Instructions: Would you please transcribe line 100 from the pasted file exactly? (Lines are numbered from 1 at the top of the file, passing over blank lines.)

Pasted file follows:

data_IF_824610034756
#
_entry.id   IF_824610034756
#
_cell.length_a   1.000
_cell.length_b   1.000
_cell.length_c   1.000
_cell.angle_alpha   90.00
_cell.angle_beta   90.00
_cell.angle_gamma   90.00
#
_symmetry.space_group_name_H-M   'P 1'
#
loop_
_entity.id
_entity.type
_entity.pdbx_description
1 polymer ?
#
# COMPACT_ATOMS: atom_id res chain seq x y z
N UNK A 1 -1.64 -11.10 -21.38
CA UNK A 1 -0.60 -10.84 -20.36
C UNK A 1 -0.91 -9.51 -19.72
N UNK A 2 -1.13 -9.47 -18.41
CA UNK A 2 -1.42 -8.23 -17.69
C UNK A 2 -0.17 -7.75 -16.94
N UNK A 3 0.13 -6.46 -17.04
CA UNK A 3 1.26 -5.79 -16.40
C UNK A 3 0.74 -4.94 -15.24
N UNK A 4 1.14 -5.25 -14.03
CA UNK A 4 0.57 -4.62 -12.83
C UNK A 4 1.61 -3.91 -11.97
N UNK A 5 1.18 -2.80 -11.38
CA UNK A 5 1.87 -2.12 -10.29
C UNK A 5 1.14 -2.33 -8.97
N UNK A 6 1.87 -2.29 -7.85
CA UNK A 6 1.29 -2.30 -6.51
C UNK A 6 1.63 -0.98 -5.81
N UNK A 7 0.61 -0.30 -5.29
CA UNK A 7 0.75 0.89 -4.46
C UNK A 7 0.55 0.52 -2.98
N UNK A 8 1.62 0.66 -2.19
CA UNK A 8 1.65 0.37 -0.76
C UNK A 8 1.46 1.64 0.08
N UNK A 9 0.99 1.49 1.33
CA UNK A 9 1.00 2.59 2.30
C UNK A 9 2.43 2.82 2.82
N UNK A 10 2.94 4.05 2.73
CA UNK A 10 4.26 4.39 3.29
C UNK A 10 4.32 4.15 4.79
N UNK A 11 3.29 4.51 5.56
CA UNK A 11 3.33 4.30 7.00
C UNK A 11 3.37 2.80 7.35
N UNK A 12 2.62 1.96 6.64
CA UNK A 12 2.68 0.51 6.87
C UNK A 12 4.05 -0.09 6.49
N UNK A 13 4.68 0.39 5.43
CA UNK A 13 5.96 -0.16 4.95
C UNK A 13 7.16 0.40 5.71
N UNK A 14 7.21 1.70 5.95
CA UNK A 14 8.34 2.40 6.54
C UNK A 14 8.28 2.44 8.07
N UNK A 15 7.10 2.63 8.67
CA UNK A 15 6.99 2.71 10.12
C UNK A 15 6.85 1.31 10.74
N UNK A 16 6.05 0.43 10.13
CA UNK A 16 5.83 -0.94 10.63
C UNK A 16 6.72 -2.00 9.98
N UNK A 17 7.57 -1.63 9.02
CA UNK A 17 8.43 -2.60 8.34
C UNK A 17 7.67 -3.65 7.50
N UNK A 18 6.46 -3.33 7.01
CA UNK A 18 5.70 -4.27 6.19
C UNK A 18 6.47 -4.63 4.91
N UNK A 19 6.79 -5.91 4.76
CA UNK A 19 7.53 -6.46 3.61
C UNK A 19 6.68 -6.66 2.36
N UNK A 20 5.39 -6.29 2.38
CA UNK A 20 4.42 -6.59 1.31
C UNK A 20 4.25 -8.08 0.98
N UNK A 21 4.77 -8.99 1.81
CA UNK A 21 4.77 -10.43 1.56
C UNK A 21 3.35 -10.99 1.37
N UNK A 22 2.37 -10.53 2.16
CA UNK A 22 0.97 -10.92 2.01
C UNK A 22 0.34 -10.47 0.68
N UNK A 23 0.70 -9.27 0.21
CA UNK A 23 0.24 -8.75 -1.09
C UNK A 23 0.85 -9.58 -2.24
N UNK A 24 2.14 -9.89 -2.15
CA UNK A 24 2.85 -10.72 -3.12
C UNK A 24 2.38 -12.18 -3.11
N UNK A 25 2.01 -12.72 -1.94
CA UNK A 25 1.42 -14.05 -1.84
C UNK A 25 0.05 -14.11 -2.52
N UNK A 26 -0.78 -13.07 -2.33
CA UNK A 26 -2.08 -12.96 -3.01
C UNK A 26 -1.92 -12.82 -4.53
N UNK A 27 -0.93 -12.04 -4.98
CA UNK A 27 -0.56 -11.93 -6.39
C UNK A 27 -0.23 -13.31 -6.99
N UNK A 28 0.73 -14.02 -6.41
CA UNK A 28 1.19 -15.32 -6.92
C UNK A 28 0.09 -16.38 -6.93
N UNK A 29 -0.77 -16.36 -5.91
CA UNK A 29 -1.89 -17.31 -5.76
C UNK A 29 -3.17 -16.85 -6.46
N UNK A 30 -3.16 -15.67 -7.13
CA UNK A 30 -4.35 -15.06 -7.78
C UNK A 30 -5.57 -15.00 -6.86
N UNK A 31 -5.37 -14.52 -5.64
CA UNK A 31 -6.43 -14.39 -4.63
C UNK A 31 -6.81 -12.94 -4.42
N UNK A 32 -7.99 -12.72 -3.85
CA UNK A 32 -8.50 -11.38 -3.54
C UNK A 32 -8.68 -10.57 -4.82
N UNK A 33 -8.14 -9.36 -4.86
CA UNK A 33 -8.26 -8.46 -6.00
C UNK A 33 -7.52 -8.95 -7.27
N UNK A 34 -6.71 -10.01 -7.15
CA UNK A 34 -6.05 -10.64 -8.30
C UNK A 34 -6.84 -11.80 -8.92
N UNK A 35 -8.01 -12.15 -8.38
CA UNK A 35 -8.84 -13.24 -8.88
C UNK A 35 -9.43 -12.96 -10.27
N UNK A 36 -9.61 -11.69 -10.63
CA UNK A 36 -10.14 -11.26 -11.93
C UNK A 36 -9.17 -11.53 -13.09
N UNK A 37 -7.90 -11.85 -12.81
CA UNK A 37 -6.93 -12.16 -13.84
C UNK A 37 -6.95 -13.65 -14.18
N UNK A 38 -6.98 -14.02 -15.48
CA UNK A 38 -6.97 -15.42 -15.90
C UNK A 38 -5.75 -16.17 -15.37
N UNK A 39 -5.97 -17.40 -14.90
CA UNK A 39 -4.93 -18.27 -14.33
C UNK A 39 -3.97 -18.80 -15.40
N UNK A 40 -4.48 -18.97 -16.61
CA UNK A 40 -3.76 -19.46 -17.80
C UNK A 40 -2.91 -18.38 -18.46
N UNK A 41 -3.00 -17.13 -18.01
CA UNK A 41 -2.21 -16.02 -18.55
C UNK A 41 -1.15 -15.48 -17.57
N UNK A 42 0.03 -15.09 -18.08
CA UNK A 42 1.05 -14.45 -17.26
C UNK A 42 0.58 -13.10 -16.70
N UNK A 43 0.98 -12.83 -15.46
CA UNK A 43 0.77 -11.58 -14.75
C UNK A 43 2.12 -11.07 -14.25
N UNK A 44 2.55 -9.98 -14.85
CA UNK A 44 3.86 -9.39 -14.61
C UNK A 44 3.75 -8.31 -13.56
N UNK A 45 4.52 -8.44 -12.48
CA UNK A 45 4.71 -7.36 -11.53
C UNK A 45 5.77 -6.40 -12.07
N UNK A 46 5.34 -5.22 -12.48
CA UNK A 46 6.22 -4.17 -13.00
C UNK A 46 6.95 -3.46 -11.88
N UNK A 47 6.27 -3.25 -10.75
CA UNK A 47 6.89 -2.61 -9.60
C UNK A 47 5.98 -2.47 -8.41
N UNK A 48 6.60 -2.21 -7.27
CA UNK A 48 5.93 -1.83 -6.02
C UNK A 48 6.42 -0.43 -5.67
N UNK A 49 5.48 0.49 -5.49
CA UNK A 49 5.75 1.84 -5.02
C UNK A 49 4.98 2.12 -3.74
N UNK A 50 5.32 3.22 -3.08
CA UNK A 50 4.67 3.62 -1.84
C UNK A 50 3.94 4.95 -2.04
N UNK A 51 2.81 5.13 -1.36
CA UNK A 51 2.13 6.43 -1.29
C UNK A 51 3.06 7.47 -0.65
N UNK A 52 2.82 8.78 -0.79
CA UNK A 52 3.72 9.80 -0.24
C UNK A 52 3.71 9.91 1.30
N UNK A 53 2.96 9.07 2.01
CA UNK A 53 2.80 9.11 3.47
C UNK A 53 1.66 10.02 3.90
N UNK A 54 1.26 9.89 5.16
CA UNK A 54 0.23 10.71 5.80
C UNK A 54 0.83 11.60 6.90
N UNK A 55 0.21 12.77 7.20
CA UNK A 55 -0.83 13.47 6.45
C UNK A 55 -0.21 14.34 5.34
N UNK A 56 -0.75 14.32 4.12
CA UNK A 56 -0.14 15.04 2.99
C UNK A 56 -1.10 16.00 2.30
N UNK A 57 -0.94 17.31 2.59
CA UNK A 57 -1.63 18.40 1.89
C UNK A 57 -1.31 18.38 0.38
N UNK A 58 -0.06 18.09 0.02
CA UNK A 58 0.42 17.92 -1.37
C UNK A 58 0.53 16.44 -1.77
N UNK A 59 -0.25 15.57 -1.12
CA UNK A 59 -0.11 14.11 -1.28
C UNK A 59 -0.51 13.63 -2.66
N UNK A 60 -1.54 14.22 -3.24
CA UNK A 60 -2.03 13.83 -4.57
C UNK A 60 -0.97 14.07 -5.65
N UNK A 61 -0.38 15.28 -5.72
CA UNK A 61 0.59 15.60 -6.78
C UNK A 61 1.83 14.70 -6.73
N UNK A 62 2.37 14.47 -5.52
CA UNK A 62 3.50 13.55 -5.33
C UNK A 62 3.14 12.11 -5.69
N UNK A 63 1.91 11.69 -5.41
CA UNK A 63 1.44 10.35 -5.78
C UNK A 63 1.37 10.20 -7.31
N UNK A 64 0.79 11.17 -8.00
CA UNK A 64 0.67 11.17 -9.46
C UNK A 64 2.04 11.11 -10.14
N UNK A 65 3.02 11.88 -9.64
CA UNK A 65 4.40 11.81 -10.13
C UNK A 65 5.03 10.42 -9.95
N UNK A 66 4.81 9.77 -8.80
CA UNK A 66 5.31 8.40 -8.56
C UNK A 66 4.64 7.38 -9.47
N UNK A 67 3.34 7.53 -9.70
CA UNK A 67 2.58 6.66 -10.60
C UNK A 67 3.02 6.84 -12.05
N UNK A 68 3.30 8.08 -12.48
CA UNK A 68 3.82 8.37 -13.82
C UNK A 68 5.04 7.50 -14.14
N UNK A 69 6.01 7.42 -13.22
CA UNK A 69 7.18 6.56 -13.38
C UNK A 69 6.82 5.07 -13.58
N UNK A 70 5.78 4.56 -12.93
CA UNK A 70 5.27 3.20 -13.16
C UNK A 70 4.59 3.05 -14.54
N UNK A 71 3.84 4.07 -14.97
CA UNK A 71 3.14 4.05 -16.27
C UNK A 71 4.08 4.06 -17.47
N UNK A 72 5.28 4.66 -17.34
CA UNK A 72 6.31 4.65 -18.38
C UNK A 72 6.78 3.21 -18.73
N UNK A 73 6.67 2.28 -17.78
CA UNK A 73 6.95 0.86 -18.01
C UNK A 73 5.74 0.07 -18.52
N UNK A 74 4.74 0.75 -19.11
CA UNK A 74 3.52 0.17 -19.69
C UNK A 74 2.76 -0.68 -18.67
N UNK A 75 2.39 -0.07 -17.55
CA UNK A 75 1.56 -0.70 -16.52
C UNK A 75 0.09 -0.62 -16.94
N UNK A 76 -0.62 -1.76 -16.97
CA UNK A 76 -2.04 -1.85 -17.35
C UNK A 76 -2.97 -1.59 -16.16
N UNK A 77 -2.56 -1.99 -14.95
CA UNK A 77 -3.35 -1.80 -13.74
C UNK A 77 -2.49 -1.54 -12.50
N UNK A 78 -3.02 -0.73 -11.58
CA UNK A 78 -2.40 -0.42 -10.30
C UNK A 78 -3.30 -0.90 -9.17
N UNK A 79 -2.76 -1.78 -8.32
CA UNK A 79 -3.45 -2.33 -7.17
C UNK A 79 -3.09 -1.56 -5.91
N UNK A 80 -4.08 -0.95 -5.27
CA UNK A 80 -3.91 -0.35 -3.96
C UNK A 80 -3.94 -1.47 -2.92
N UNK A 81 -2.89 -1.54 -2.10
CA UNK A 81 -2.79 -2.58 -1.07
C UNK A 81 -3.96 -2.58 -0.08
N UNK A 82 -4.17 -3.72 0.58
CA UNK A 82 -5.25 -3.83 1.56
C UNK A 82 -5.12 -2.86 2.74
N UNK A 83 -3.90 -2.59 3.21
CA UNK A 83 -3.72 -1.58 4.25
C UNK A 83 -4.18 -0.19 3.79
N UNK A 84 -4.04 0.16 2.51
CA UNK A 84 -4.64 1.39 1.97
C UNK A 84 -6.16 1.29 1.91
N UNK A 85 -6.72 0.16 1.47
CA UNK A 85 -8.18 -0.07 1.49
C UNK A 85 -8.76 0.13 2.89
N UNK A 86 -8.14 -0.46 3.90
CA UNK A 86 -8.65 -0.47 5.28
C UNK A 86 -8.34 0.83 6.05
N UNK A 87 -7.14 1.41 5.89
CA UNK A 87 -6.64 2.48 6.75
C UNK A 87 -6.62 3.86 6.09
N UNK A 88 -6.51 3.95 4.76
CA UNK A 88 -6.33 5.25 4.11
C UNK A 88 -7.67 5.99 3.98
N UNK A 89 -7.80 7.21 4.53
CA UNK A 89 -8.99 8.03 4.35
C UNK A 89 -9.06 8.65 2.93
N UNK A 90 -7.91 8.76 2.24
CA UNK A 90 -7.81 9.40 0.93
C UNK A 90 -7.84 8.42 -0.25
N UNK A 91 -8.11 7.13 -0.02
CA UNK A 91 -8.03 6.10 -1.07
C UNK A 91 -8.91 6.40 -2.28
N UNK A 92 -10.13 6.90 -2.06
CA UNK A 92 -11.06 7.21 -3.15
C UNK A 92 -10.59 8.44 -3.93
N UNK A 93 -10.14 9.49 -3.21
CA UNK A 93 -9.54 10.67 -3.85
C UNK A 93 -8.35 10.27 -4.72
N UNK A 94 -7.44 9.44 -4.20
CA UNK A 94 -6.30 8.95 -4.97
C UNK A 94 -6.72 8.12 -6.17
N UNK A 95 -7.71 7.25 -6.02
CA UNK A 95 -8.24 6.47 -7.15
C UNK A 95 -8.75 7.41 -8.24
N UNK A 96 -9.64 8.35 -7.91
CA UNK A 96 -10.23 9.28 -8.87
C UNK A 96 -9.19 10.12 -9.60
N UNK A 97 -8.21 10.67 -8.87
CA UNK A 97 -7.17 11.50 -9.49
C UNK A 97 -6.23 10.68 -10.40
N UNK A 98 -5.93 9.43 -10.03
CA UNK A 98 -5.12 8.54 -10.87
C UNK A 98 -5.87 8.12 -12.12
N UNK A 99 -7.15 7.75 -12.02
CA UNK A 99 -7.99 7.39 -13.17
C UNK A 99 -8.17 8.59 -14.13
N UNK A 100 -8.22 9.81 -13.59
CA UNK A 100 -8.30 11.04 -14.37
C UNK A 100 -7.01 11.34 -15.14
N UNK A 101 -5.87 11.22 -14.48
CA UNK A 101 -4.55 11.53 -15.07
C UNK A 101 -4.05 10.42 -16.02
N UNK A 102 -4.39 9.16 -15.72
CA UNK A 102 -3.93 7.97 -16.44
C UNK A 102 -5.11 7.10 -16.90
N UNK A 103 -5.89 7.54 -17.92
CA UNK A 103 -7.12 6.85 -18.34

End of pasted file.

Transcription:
CA UNK A 27 -0.56 -11.93 -6.39